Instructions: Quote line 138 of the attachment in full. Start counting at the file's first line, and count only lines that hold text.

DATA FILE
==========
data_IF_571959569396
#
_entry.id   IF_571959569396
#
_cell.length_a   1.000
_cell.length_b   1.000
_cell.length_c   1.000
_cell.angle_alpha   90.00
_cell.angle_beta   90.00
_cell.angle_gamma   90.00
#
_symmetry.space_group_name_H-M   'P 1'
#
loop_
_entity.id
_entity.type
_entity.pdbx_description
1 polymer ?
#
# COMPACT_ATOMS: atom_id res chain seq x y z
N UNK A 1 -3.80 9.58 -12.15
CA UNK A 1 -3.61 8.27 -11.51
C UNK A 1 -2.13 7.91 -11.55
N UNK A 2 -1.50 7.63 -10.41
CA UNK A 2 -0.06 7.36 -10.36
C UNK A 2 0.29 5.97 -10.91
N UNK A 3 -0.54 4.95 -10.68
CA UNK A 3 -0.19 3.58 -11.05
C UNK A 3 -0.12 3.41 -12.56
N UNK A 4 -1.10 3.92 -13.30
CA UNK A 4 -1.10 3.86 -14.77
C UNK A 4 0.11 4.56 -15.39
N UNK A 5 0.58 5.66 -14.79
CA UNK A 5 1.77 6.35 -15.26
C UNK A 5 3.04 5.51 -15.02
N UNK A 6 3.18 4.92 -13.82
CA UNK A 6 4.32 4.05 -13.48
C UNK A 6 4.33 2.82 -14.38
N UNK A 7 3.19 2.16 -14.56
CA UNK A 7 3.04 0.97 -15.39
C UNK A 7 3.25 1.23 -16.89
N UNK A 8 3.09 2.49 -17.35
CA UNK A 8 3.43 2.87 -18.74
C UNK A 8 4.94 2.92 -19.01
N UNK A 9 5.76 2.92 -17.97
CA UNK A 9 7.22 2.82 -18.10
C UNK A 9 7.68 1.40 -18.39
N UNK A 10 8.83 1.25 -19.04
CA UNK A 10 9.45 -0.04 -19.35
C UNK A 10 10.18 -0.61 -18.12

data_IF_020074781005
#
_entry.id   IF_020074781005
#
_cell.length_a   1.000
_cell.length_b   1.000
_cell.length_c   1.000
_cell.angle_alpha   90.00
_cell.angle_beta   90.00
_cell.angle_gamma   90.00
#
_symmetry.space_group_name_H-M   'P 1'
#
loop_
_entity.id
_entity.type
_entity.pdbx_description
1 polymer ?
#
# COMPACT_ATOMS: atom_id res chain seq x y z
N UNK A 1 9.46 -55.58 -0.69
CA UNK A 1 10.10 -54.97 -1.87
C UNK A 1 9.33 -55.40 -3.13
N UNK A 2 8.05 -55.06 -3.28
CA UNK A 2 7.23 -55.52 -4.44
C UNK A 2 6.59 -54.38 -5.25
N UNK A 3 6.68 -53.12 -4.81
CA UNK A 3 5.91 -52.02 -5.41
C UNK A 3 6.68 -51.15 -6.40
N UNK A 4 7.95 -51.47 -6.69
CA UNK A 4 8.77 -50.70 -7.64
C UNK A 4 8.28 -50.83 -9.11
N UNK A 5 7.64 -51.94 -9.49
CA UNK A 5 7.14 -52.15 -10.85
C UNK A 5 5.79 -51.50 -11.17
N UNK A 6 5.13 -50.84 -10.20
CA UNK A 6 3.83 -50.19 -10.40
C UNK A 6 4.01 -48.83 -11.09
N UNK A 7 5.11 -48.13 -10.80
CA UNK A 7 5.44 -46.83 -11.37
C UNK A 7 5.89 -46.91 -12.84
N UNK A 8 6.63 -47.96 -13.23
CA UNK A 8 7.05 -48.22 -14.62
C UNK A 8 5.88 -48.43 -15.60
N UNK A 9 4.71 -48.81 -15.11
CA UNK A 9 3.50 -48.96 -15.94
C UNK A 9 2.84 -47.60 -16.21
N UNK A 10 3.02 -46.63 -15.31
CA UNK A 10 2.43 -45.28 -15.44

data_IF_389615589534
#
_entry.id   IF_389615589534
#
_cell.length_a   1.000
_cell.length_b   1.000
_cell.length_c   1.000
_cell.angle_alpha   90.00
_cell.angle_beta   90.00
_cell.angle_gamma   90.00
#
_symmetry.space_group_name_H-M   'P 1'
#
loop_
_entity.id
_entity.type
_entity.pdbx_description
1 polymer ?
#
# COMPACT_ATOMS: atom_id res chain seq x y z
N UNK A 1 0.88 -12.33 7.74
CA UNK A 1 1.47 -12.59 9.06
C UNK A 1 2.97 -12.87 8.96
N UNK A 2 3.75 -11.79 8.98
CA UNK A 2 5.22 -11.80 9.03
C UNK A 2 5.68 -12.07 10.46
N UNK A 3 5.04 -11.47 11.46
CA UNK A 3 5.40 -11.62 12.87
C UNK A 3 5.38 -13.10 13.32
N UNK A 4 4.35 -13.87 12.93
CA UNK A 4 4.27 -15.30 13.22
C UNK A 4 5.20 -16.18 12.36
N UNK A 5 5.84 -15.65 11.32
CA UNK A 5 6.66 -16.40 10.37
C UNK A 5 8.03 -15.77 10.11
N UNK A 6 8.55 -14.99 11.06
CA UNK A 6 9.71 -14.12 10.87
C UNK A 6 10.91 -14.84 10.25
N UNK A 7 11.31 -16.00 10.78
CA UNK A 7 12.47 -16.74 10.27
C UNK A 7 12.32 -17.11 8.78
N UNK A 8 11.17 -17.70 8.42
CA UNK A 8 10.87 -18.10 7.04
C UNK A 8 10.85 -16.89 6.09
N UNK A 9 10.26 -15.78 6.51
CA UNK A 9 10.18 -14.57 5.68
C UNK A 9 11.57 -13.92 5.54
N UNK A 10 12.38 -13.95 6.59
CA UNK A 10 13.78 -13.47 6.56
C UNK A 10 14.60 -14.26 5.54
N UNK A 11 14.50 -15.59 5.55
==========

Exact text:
N UNK A 7 11.31 -16.00 10.78